The goal of this very well-researched and well-written book is to show the evolution in Marx’s thinking away from the unilinear view of historical evolution, going from primitive communism to slave-owning societies to feudalism to capitalism and, in the future, to socialism and communism. This unilinear scheme of history that in Capitalism, Alone I called the “Western path of development” (WPD) is the ”bread and butter” of classical Marxism. It was based though, as many have argued, and Kevin Anderson very persuasively shows, on a generalization of West European history. It could not be transplanted elsewhere nor used to explain the rest of the world.
Marx was aware of that and introduced his famous “Asiatic mode of production” characterized by land ownership in common (whether by consanguine communities or not) and by an overarching hierarchical authority on the top. It was a prototype of what was later defined by the Marxist scholar Karl Wittfogel as the Oriental or “hydraulic” societies. The Asiatic mode of production always sat rather uneasily within the Marxist framework because one could not say much about its evolution: whether such societies tended on their own to become capitalist, including by creating private ownership in land, or not. Even less could be said about their socialist prospects: but if so, how could “scientific socialism” argue for global validity?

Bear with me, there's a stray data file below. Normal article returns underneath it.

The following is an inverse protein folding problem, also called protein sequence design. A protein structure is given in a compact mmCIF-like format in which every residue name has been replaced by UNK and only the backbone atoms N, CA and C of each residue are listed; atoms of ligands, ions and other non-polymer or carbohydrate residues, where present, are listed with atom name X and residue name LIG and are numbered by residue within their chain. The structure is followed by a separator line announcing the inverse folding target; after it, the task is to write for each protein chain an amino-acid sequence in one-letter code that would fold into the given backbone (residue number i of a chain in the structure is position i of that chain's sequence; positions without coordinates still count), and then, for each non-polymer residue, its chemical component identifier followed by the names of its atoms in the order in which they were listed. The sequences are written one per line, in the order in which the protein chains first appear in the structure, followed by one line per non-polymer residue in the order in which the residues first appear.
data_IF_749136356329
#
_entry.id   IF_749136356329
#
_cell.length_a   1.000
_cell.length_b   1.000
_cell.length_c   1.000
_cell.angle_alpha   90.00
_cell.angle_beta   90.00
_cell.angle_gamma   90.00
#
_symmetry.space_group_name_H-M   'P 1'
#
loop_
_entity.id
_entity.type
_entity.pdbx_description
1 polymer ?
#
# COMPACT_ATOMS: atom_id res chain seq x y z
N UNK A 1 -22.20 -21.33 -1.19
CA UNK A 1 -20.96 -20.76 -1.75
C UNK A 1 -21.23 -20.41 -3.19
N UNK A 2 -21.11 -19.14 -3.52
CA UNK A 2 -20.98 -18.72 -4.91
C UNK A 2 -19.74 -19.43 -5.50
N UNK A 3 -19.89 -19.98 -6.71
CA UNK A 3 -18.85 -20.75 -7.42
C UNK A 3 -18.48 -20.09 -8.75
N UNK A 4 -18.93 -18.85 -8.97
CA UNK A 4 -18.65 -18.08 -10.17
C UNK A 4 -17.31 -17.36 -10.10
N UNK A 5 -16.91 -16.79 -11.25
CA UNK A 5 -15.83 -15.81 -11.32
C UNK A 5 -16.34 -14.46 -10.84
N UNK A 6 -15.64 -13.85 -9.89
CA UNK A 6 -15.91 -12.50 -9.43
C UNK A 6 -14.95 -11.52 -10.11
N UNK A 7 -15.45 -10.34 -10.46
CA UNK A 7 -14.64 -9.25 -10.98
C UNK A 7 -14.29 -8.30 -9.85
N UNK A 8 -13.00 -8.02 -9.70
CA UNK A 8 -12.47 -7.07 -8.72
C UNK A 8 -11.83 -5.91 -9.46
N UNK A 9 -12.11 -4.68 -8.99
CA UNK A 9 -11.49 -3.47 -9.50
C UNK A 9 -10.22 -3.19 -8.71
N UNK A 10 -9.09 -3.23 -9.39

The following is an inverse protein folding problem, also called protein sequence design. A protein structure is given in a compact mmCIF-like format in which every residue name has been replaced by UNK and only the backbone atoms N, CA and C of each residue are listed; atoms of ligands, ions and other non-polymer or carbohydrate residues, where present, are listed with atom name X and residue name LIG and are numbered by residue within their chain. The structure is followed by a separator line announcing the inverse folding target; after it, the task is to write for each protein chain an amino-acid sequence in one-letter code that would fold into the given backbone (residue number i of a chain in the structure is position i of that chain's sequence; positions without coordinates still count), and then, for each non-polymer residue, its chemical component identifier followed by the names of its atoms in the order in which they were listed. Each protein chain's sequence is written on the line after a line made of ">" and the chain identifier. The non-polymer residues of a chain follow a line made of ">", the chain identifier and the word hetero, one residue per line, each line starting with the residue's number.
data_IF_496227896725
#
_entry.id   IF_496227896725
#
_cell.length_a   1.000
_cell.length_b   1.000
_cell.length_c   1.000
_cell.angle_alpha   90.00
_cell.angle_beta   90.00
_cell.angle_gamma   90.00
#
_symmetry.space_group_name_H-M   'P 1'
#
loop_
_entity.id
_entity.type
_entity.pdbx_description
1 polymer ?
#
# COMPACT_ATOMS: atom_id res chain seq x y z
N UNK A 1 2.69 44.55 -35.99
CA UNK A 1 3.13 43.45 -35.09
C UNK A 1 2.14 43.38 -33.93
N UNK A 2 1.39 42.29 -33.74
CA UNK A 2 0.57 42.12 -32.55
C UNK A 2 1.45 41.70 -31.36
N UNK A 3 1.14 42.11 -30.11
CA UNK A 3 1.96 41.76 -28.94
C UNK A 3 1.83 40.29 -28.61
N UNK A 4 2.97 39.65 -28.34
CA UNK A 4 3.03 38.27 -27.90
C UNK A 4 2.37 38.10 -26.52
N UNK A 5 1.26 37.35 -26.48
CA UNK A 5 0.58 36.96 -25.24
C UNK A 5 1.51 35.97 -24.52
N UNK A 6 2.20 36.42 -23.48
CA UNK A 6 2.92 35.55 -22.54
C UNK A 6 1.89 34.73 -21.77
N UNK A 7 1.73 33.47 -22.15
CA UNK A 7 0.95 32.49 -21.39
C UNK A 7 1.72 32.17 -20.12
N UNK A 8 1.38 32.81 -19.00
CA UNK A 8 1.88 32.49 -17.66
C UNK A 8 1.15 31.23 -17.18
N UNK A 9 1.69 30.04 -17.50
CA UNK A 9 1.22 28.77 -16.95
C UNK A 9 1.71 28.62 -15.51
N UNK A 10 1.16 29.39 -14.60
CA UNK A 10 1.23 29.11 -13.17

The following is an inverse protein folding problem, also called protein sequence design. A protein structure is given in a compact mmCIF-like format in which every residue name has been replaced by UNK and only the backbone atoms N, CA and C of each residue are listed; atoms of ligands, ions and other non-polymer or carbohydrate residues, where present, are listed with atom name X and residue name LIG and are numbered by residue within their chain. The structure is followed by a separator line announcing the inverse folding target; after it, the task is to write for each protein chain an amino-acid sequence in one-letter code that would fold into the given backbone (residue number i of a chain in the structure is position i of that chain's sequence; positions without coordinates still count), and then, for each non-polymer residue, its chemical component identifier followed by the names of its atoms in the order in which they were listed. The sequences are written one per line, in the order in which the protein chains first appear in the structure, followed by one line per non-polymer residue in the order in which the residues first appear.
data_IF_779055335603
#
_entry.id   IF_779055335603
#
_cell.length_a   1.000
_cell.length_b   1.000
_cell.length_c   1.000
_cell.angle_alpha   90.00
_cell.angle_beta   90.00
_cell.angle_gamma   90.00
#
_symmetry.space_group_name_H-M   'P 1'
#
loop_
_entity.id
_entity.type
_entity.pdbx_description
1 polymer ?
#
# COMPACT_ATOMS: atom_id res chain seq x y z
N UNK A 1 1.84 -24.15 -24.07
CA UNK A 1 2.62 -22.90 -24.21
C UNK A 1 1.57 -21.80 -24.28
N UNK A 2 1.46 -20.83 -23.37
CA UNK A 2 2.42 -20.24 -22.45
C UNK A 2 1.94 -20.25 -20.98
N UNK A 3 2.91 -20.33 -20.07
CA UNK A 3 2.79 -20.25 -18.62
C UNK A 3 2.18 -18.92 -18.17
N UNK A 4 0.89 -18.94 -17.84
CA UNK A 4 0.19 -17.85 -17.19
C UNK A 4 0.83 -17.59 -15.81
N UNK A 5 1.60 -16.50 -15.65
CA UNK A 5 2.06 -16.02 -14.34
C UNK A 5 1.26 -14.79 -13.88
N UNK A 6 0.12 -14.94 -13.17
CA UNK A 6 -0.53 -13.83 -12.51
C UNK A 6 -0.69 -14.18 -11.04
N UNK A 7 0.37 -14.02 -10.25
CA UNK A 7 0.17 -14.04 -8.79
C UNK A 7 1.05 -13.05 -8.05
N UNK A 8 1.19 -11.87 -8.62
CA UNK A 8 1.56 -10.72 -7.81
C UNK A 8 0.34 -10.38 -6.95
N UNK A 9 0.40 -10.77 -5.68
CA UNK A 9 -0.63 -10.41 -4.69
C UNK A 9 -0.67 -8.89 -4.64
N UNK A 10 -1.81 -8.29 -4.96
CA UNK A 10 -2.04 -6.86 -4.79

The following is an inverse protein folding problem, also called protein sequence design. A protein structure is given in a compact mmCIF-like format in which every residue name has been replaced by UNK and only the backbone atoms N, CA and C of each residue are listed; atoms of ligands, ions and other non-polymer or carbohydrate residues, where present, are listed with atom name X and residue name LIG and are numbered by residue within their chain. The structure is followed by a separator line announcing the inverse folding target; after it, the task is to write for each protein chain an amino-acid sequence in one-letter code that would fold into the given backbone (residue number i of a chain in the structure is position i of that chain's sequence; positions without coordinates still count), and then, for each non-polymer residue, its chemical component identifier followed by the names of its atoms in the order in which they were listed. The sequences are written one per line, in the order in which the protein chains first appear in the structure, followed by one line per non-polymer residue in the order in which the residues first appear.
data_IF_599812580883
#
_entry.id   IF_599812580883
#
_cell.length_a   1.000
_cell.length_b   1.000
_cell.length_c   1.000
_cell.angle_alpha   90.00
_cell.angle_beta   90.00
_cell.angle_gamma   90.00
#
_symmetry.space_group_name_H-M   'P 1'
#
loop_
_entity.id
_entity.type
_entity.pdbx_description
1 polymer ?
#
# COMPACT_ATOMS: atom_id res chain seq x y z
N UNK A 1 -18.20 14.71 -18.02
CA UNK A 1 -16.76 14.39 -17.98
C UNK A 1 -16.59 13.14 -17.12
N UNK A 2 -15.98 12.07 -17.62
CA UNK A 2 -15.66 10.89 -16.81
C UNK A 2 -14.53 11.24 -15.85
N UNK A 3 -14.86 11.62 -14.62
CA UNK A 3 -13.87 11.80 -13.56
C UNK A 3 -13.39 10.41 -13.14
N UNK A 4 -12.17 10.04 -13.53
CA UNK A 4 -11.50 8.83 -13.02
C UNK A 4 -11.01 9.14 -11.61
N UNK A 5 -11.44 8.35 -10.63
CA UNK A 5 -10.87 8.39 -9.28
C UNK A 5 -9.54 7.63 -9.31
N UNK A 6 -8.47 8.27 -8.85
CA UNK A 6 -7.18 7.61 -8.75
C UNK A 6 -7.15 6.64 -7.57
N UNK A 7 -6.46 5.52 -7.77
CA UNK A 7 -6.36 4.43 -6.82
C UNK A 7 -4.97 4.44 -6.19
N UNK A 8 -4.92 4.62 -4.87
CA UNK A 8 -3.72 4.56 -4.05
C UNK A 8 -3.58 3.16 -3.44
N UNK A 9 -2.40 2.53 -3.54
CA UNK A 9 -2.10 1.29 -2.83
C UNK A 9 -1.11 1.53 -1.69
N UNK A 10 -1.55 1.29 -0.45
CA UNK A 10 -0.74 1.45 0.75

Anderson shows that Marx in his early period, which we may date to the late 1850s, was both Eurocentric and, in a few passages where he discussed the Asiatic mode of production he assumed that it was ahistoric and unchangeable.
Things began to change in the 1860s, under the influence of political developments outside Europe. They led Marx to begin studying much more seriously non-(west) European societies: the origin, history and class structure of agricultural societies without private ownership of land, their similarities and differences with such early European societies (of Germanic and later Slavic kind). The political events of late 1850s-early 1860 that attracted Marx’s attention and on which he wrote prolifically (mostly as the European correspondent of the New York Daily Tribune and also for Die Presse in Vienna) were the Taiping uprising in China (1850-64), the Sepoy rebellion in India (1857), the end of serfdom in Russia (1861), and the American Civil War (1861-65).